The legacy of the civil rights movement nevertheless left a permanent mark on American society. The most overt forms of racial discrimination came to an end, and racial violence declined immeasurably. Today, African Americans can freely exercise their right to vote, and in communities where blacks were once barred from the polls, blacks are elected to public offices. Millions of blacks, too, have been lifted out of poverty as a result of the many economic opportunities created by the civil rights movement.
More importantly, the civil rights movement served as a model for the advancement of other minority groups, including women, the disabled, gays, Hispanics, and many others. Despite these gains, the civil rights movement fell short on many counts, and the fight for equality is far from over. Yet the black freedom struggle achieved something enduring: It profoundly changed people’s attitudes and made the promise of America if not a reality, at least a possibility. The Civil Right Movement, from http:// www. notes. com/civil-rights-article//print retrieved on June 7, 2010 References: Perspective on Race and Ethnicity: Michael Omni and Howard Winant offer a new synthesis of racial and ethnic theories in Racial Formation in the United States (Routledge, 1986). For the ethnicity paradigm, see Nathan Glazer and Daniel P. Moynihan, Ethnicity: Theory and Experience (Harvard Univ. Press. 1975); and the thematic essays in Harvard Encyclopedia of American Ethnic Groups (Harvard Univ. Press, 1980).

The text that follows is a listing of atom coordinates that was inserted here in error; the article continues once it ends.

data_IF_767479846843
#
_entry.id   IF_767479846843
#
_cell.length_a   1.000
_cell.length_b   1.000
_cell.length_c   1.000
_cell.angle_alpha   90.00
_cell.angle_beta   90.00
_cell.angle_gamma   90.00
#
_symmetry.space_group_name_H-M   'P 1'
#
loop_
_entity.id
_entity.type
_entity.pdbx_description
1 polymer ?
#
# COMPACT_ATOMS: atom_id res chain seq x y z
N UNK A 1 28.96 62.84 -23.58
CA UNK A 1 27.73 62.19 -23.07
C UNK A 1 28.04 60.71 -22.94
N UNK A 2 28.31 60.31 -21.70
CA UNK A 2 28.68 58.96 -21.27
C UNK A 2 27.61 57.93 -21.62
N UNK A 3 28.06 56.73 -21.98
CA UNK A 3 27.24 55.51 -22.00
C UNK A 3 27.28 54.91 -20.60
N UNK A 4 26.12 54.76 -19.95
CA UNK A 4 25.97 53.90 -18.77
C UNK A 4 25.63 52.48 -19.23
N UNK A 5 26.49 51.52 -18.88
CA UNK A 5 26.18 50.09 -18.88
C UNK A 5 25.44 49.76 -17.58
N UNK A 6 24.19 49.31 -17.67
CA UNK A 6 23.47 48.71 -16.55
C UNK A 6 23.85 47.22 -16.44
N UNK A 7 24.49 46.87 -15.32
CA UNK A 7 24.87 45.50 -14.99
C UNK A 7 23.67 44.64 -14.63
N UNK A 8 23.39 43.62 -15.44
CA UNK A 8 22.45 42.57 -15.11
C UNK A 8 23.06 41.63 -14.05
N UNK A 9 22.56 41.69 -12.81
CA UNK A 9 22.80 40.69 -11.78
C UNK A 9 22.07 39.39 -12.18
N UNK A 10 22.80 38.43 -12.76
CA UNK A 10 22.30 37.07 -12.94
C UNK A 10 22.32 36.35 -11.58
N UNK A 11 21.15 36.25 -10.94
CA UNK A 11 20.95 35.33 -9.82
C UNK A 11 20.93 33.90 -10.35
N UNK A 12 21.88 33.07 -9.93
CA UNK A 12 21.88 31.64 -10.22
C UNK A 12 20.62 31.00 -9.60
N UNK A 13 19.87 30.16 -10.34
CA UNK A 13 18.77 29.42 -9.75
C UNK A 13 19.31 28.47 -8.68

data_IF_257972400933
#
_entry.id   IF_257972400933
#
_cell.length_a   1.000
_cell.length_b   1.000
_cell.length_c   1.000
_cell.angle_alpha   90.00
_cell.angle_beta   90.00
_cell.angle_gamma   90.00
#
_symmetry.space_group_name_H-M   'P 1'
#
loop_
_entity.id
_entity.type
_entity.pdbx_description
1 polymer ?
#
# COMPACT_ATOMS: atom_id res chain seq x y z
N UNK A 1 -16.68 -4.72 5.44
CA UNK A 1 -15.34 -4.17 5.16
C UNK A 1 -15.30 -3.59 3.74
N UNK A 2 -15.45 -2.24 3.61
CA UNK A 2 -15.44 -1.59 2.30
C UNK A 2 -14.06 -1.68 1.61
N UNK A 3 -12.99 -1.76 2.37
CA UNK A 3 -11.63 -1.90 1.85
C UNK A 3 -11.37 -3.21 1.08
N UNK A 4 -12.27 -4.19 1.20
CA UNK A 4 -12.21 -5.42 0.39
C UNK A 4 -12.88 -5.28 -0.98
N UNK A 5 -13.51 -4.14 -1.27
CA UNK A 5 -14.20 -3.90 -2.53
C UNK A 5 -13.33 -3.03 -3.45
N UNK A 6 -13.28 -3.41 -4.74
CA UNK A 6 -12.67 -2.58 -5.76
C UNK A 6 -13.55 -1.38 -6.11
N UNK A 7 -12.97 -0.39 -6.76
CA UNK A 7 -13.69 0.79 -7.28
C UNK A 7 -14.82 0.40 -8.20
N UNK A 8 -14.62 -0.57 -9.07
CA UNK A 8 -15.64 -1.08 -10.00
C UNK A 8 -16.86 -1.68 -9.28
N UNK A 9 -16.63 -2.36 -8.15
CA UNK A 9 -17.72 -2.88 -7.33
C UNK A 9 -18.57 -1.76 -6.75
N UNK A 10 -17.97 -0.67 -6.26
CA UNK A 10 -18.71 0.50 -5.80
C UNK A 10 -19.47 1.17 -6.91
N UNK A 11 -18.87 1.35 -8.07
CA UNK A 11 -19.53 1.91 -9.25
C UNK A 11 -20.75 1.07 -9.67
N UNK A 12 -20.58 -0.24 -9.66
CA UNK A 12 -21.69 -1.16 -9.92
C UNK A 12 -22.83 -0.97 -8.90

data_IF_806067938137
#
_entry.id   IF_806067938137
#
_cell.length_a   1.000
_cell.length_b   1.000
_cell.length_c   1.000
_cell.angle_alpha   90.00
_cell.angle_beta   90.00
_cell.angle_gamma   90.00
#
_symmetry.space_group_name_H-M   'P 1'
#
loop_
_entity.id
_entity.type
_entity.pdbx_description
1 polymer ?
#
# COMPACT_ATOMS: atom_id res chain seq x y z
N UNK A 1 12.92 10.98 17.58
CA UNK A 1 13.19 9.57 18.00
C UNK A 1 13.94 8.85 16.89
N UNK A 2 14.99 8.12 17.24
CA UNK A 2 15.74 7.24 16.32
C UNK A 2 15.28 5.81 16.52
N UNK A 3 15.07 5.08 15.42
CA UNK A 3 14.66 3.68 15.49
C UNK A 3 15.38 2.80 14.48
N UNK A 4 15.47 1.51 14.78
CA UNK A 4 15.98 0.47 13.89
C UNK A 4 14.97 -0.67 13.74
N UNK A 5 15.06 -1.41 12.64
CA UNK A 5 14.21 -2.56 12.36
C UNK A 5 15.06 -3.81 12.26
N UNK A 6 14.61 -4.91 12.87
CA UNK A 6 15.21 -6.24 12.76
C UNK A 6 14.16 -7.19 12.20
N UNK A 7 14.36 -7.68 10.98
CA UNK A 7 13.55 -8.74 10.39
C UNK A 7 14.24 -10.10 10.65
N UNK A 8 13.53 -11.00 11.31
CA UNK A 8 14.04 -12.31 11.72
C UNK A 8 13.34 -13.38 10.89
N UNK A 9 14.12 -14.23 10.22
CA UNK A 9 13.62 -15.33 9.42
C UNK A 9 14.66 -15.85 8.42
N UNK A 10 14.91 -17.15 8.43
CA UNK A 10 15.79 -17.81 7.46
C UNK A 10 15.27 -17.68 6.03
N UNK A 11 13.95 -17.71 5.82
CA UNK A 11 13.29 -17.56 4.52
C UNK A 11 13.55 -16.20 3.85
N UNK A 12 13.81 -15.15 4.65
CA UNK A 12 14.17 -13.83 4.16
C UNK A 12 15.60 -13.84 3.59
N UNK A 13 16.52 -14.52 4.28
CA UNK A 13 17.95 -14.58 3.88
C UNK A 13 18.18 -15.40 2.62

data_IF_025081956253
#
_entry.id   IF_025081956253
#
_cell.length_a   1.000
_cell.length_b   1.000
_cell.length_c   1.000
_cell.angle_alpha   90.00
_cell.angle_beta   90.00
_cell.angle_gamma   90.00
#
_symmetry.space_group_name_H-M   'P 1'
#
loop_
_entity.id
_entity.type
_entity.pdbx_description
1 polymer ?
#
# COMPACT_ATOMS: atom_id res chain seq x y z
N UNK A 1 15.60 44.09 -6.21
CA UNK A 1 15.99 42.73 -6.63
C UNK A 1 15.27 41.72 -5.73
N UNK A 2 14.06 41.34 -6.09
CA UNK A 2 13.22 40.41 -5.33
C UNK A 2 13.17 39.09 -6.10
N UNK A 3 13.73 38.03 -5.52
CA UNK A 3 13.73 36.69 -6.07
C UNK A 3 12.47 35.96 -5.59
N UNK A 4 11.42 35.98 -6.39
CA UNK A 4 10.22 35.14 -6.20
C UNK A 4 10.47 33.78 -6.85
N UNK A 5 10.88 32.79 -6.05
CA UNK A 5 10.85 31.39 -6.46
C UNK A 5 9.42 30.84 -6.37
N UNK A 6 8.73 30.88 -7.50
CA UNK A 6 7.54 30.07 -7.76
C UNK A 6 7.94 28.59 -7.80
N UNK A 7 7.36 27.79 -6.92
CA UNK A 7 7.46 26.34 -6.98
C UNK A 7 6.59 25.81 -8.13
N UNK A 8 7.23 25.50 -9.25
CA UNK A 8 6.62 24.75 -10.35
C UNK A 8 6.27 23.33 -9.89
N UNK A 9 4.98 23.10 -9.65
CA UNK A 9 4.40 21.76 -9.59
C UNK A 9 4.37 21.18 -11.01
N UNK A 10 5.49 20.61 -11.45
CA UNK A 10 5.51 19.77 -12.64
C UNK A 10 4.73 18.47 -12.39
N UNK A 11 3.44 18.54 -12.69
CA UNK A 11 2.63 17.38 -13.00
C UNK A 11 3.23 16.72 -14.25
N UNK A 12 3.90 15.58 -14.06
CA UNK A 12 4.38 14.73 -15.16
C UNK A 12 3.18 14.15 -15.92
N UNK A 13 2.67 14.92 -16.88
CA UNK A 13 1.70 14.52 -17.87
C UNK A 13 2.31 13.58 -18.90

African Americans: For an overview of the African American Freedom movement, see Vincent Harding, There is a River: The Black Struggle for Freedom in America (Harcourt Brace Jovanovich, 1981) Eric Foner, Reconstruction: America’s Unfinished Revolution. 1863-1877 (Harper & Row, 1988) is the definitive study to date on this crucial period. The gradual introduction of segregation following the Compromise of 1877 is traced by C. Vann Woodward in The Strange Career of Jim Crow, 3rd revised edition (1955; Oxford Univ. Press, 1987) The special role of women’s leadership is analyzed by Belinda Robnett, How Long?
How Long? African-American Women in the Struggle for Civil Rights (Oxford Univ. Press. 1997). The long tradition of black women activist is traced in Deborah Gray White, Too Heavy a Load: Black Women in Defense of Themselves, 1894-1994 (W. W. Norton, 1999), and Lynne Olson, Freedom’s Daughters: The Unsung Heroines of the Civil Rights Movement from 1830 10 1970 (Scribner, 2001). The movement in Mississippi is the subject of several studies. On the 1964 summer project, see Doug McAdam, Freedom Summer (Oxford Univ. Press, 1988).
See also Freedom is a Constant Struggle: An Anthology of the Mississippi Civil Rights Movement, Ed. By Susie Erenrich (Cultural Center for Social Change, 1999) African American Odyssey: A Quest for Full Citizenship, The exhibition The African American Odyssey: A Quest for Full Citizenship showcases the incomparable African American collection of the Library of Congress. Explore black America’s quest for equality from the early national period through the twentieth century. www. http://memory. 1oc. gov/ammem/aaohtml/exhibit/aointro,html retrieved on June 7, 2010